... it is so over the top that at first we thought it was some type of a joke. But as we examined the paper, found that this language did exist in the 1890s, considered that general rowdiness and the use of obscene language by players were big issues in baseball in this era, and noted that the accompanying items were all from the same era, we soon realized that that this was not a joke at all. This was actually a fascinating and historically significant baseball document, distributed to National League players, that captures an aspect of professional baseball from the rough-and-tumble single-League 1890s era that is not well documented. Granted, in terms of language, it is also the most offensive official Major League baseball document that we have ever seen.


next time you hear someone criticize the crudeness and vulgarity of the modern ballplayer, you might refer them to this document. after 110 years, many of the phrases are still drawing fines and reprimands from the commisioner's office and the fcc.

resources for those starting reentry programs?

after years of fits and starts, prisoner reentry programs are now blooming like tulips in springtime. i'm regularly getting calls and emails such as the one i've anonymized below, but i rarely have good advice to offer.

Mr. Uggen,
My name is ___, and we are presently in contact with the director of Chaplain Services for [name] Penitentiary about starting a program to assist ex-offenders realize the potential that is within them and help them to develop that potential. This is something that is new to me, so I am not very knowledgeable about this matter, but my passion to assist in this matter will enable me to be able to help some. Then I want to talk with local Pastors to get more involved as well.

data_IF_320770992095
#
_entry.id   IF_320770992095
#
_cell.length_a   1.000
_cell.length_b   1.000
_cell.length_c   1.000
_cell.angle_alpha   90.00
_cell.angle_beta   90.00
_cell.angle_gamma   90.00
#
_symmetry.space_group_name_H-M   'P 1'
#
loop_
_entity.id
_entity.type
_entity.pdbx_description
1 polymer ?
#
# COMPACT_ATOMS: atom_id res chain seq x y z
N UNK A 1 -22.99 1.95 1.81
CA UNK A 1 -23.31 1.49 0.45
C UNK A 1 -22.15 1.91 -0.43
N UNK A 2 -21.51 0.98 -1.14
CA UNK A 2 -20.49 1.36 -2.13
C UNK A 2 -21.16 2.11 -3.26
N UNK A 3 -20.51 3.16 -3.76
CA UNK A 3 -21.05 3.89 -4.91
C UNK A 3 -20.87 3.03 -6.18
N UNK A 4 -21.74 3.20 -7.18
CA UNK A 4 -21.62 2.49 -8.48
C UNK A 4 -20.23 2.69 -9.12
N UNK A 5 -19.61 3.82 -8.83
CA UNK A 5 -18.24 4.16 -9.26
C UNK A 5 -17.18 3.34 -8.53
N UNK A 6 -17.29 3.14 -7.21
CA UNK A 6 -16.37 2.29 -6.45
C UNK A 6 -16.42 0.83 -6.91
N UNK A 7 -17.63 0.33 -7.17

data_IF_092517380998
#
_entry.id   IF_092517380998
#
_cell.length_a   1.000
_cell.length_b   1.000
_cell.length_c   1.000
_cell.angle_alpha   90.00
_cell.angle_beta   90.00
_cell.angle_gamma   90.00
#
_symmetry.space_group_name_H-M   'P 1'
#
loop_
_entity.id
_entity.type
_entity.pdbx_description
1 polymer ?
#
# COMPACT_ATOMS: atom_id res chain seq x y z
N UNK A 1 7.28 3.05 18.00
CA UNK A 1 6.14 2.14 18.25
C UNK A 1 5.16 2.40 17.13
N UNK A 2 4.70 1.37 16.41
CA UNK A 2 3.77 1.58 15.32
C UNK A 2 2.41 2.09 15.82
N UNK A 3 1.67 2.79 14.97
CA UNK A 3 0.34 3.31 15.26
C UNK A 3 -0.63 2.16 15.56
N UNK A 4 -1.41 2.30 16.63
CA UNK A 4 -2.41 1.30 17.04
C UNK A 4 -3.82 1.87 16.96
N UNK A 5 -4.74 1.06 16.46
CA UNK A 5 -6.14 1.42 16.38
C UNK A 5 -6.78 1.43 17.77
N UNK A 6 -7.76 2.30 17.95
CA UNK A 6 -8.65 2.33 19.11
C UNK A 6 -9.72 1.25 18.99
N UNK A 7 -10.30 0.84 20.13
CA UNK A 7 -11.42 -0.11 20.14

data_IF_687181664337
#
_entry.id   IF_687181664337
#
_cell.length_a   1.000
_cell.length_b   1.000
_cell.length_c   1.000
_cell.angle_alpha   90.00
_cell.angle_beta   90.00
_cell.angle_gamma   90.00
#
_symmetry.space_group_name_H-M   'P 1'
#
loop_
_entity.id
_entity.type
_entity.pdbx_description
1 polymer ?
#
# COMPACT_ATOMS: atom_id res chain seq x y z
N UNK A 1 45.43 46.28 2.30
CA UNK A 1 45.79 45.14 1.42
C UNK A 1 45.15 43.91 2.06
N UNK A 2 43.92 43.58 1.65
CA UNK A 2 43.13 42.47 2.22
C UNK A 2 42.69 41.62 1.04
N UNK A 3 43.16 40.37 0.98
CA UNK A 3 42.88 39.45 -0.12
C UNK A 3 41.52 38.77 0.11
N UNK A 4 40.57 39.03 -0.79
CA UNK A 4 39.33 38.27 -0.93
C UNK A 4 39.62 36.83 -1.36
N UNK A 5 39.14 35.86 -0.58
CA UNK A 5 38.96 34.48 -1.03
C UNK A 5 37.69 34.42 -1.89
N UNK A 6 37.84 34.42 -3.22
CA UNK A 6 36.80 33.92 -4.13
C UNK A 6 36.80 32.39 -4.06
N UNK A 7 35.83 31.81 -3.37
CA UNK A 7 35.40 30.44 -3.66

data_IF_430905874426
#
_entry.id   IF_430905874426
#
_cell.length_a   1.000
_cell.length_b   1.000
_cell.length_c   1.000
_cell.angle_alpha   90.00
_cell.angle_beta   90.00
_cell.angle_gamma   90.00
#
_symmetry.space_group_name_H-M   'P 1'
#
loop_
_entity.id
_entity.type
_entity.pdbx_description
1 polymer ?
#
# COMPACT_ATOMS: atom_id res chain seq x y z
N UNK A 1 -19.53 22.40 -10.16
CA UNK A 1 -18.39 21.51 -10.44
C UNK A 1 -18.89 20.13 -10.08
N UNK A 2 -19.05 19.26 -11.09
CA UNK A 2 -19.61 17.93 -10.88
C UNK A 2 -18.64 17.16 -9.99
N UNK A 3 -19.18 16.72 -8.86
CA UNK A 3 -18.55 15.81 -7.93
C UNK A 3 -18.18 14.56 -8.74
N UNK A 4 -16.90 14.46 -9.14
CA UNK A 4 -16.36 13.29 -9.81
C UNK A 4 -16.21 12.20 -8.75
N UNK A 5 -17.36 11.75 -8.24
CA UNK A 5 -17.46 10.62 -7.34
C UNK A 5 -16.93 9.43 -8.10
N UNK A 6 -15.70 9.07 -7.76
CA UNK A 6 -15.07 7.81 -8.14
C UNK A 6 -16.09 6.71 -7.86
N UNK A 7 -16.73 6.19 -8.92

The reason that I am contacting you is because of the write up that you did with Mr. Manza on "The President Is Right: Ex-Felons Need Aid." I was hoping that you could give me some insight that I may use to help in the re-entry of our fellow brothers and sisters in this to be successful in their efforts to re-enter society... If you have anything that you feel that will help us to be more effective, we will truly appreciate any kind of assistance you may be able to provide.
Thank you very much ...


in response to such queries, i usually mention a few research studies and ex-prisoners' needs for work and family support, but i rarely have any concrete program or funding suggestions. here are a few sites that might offer that sort of guidance:

1. the department of justice now offers a helpful reentry site with a clickable map to access state and local resources.
2. reentry.net, a clearinghouse of materials for attorneys, social service providers, and policy reform advocates on reentry and the consequences of criminal proceedings.
3. john jay's prisoner reentry institute reports on new research and offers resource lists.
4. the national governors association prisoner reentry policy academy.
5. the urban institute's justice impressive reentry research and roundtable discussions.

perhaps others might offer additional sites or ideas for starting reentry projects.

Tuesday, December 04, 2007

felony murder

adam liptak contributes another fine criminal justice piece to today's times, this time on the felony murder doctrine. felony murder rules treat any death occurring during the course of a felony as a first degree murder, with all participants in said felony subject to murder charges.

the story details the case of ryan holle, who is serving a life sentence without possibility of parole. mr. holle lent his car to a friend who killed a young woman while attempting to steal a safe. mr. liptak's article touches on several themes that might make for a productive discussion in a crim course: u.s. legal exceptionalism, life sentences for young people, the culpability of accomplices, general v. specific deterrence...

the man from hope



i didn't quite believe the latest iowa polls, until political maven and native iowan matt boyle assured me that sen. obama and gov. huckabee would indeed make a strong showing. i figured that tommy thompson might be able to make a li'l iowa run, but mike huckabee would seem to offer similar virtues. the (other) man from hope, arkansas is a baptist minister and a bass player, who famously pardoned keith richards on a reckless driving charge from the 1970s: "here's the deal: If you can play guitar like Keith Richards, I'd do it for you."

Monday, December 03, 2007

selectivity bias and CDC report on juvenile transfers

the washington post and other media have publicized a new CDC panel report published in morbidity and mortality weekly. after comparing recidivism rates in six strong studies of youth transferred to the adult system with those of youth who stayed in the juvenile system, the authors conclude the following: